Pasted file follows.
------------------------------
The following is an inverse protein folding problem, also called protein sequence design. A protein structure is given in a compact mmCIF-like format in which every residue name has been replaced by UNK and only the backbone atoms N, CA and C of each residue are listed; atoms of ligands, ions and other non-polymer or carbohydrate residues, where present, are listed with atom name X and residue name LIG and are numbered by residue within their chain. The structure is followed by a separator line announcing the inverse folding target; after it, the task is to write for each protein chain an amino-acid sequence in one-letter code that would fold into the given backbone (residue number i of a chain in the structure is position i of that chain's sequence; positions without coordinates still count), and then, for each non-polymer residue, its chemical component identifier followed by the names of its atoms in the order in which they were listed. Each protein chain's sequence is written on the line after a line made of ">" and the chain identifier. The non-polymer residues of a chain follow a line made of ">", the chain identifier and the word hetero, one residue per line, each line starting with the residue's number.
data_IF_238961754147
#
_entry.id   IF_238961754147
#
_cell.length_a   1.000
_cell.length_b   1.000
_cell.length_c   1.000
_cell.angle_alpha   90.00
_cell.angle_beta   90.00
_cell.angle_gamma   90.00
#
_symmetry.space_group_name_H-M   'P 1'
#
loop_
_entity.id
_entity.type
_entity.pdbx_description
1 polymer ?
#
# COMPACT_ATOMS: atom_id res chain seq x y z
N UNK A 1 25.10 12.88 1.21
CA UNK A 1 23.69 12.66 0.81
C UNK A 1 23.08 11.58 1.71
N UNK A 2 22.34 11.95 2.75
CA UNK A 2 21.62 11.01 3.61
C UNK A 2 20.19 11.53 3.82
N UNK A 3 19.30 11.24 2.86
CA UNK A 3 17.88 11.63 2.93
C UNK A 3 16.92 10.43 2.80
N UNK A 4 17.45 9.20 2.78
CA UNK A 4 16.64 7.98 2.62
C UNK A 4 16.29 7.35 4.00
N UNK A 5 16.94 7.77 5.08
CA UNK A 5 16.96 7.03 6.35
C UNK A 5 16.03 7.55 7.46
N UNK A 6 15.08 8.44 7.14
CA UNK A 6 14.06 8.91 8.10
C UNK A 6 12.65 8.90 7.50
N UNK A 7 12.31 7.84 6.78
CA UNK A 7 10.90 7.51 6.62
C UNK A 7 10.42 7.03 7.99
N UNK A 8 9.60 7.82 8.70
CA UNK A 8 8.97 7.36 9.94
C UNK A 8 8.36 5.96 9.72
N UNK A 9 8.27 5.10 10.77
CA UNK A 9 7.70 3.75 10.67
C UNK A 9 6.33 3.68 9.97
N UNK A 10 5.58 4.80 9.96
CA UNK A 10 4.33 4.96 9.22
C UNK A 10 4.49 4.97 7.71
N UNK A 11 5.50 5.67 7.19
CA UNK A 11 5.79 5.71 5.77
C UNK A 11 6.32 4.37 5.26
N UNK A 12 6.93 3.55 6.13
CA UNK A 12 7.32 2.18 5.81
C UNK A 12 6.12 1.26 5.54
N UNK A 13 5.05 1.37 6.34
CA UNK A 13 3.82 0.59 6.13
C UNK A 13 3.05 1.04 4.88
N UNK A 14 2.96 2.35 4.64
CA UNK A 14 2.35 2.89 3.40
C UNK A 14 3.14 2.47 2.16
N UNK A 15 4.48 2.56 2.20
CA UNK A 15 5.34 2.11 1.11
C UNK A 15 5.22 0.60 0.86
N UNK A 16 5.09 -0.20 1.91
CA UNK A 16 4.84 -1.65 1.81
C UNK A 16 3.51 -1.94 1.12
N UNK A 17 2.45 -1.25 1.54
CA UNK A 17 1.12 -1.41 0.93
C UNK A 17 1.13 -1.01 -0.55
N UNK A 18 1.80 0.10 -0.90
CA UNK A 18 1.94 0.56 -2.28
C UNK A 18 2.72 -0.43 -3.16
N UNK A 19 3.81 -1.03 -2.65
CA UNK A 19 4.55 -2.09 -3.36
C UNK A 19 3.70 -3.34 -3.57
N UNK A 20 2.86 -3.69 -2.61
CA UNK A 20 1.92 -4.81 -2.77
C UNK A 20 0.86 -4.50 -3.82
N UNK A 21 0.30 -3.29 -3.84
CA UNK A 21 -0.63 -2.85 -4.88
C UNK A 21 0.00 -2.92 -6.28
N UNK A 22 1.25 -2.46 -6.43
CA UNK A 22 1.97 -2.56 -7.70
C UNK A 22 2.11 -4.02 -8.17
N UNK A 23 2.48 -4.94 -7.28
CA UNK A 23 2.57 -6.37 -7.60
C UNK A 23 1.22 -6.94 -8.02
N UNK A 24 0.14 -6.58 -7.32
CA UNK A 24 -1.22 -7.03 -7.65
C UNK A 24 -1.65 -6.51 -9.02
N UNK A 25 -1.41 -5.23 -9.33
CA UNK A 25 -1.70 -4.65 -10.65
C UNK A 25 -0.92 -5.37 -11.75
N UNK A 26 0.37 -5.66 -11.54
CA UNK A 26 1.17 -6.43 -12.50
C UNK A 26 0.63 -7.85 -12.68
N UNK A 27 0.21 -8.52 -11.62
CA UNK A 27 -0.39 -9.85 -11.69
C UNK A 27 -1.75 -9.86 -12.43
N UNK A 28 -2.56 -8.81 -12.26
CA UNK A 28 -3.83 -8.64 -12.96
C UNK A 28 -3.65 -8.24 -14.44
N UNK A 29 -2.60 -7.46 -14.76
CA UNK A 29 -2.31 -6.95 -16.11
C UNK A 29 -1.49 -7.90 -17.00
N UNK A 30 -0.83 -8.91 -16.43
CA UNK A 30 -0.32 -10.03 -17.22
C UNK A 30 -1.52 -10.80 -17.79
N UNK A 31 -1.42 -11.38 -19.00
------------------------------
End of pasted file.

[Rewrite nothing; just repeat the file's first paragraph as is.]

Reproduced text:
The following is an inverse protein folding problem, also called protein sequence design. A protein structure is given in a compact mmCIF-like format in which every residue name has been replaced by UNK and only the backbone atoms N, CA and C of each residue are listed; atoms of ligands, ions and other non-polymer or carbohydrate residues, where present, are listed with atom name X and residue name LIG and are numbered by residue within their chain. The structure is followed by a separator line announcing the inverse folding target; after it, the task is to write for each protein chain an amino-acid sequence in one-letter code that would fold into the given backbone (residue number i of a chain in the structure is position i of that chain's sequence; positions without coordinates still count), and then, for each non-polymer residue, its chemical component identifier followed by the names of its atoms in the order in which they were listed. Each protein chain's sequence is written on the line after a line made of ">" and the chain identifier. The non-polymer residues of a chain follow a line made of ">", the chain identifier and the word hetero, one residue per line, each line starting with the residue's number.